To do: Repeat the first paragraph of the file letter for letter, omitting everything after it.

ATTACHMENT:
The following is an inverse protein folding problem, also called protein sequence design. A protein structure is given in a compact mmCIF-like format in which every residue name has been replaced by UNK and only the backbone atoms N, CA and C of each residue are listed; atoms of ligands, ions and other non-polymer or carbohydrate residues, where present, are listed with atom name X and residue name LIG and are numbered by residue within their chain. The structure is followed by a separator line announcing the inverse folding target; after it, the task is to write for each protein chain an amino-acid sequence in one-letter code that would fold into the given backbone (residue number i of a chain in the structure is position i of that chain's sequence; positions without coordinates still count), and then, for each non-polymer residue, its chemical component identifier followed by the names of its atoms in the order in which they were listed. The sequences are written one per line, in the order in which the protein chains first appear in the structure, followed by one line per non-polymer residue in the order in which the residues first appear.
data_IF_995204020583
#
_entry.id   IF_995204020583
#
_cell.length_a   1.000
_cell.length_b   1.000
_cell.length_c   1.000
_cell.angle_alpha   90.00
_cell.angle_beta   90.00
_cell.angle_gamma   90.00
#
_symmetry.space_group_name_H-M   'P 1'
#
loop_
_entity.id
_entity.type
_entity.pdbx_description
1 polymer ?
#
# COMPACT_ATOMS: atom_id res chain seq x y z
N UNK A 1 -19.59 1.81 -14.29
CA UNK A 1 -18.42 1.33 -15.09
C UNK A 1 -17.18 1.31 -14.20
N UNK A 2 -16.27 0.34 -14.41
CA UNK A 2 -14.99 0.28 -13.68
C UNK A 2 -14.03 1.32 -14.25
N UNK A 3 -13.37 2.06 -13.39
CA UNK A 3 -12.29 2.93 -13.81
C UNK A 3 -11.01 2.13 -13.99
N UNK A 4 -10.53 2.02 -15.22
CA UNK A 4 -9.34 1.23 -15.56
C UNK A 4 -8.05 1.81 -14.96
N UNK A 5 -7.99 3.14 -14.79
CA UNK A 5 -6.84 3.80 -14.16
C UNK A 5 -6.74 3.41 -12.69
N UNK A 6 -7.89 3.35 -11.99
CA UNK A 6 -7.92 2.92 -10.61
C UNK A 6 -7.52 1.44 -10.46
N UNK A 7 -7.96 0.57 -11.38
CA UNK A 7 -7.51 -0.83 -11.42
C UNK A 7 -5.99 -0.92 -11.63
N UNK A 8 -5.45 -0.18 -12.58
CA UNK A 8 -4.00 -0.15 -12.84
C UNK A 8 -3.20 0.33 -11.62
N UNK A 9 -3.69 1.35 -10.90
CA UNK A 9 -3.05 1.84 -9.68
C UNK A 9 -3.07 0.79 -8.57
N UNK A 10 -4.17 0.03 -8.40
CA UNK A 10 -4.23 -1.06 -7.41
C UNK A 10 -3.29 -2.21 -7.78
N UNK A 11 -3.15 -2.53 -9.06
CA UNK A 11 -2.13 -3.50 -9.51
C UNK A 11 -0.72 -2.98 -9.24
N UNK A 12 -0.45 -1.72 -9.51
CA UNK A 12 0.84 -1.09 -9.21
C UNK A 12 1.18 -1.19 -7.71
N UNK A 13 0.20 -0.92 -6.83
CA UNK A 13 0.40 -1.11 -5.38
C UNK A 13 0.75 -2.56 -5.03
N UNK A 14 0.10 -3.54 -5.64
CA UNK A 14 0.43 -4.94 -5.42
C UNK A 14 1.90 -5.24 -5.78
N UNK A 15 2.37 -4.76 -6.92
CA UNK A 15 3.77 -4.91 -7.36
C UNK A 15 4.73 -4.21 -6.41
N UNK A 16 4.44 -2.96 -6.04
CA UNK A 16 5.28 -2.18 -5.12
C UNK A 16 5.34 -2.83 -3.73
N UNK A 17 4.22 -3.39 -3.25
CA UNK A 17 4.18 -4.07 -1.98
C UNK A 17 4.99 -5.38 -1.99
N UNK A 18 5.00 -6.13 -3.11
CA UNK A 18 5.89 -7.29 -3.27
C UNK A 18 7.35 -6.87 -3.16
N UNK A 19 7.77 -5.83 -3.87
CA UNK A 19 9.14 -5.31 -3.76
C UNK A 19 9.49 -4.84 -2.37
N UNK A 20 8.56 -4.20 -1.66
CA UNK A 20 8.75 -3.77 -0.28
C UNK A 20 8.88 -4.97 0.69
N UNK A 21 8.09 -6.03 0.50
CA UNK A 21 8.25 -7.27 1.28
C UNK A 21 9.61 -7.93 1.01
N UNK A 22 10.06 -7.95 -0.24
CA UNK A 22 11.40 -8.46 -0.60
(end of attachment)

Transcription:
The following is an inverse protein folding problem, also called protein sequence design. A protein structure is given in a compact mmCIF-like format in which every residue name has been replaced by UNK and only the backbone atoms N, CA and C of each residue are listed; atoms of ligands, ions and other non-polymer or carbohydrate residues, where present, are listed with atom name X and residue name LIG and are numbered by residue within their chain. The structure is followed by a separator line announcing the inverse folding target; after it, the task is to write for each protein chain an amino-acid sequence in one-letter code that would fold into the given backbone (residue number i of a chain in the structure is position i of that chain's sequence; positions without coordinates still count), and then, for each non-polymer residue, its chemical component identifier followed by the names of its atoms in the order in which they were listed. The sequences are written one per line, in the order in which the protein chains first appear in the structure, followed by one line per non-polymer residue in the order in which the residues first appear.